While we are all familiar with the idea that music moves your soul, a recent study has presented evidence of its influence on a tangible part of our bodies: the brain. The study found that music education was able to change the physical makeup of a child’s brain, making them better at processing sound, something which may lead to better reading and writing skills.

The study, conducted by researchers from Northwestern University, specifically focused on the effects of music education on at-risk children, according to the recent press release. The researchers teamed up with Harmony Project, a program that provided free music lessons to thousands of disadvantaged children from gang-reduction zones in Los Angeles, and documented the progress of children between the ages of 6 and 9 over two years. Kraus explained to Medical Daily in an email that the children’s music education began with the fundamentals of musical notation, rhythm, and reading, advancing to musical instruments after 10 to 12 months. To measure biological changes, the researchers then used a “quick but powerful neural probe,” which allowed them to evaluate how the brain processes complex sounds such as speech and music.

Results were in line with the researcher’s hypothesis. “We saw an enhancement in how precisely these children's brains distinguished between similar speech sounds. This is an important auditory function that has been linked to language and literacy skills,” explained Kraus in her email. These findings demonstrate that “community music programs can literally 'remodel' children's brains in a way that improves sound processing, which could lead to better learning and language skills,” Kraus added. To the researchers, these findings are yet further evidence the integral role music education plays in childhood development.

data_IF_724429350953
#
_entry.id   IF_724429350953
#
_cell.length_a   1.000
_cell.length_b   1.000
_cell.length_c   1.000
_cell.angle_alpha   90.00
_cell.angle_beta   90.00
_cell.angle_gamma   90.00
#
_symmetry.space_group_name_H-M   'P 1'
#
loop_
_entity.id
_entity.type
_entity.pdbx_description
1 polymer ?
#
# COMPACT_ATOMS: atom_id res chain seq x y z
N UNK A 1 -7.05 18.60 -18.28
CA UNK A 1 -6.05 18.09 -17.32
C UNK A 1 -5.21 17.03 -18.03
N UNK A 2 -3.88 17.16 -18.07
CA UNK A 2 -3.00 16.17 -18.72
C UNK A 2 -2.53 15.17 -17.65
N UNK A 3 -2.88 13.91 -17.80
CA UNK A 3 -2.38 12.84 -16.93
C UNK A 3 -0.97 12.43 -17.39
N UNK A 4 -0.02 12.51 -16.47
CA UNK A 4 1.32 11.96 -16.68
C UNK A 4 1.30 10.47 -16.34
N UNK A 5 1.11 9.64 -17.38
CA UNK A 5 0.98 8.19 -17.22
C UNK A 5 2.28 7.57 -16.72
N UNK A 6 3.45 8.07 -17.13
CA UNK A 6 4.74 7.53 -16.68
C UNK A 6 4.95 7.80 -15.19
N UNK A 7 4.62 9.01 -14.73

This isn’t the first time science has highlighted the physical effect that music can have on a brain. For example, according to Discovery, parts of the brain associated with motor, sensory, and cognitive information have been found to increase in individuals who play a musical instrument. While this effect on the brain is not exactly associated with increased intelligence, the improved communication skills suggested by this most recent study are still a good enough reason to look into music programs available in your local community.

While musical instruction is bound to help any child, Kraus explained to Medical Daily how the results of her study suggest it may be even more important in disadvantaged children because of its ability to give them “the extra “boost” they need.” She is referring to the gap between academic achievement of affluent and low-income students, a gap which has been shown to have grown by about 40 percent since the 1960s, The New York Times reported. This opinion is shared by the Harmony Project’s founder Margaret Martin, who explained her gratitude in the partnership with Northwestern University.

"Thanks to this finding, sustained music training is now an evidence-based method for closing the achievement gap between poor kids and their more advantaged peers," Martin said. The study is now available for viewing in the Journal of Neuroscience.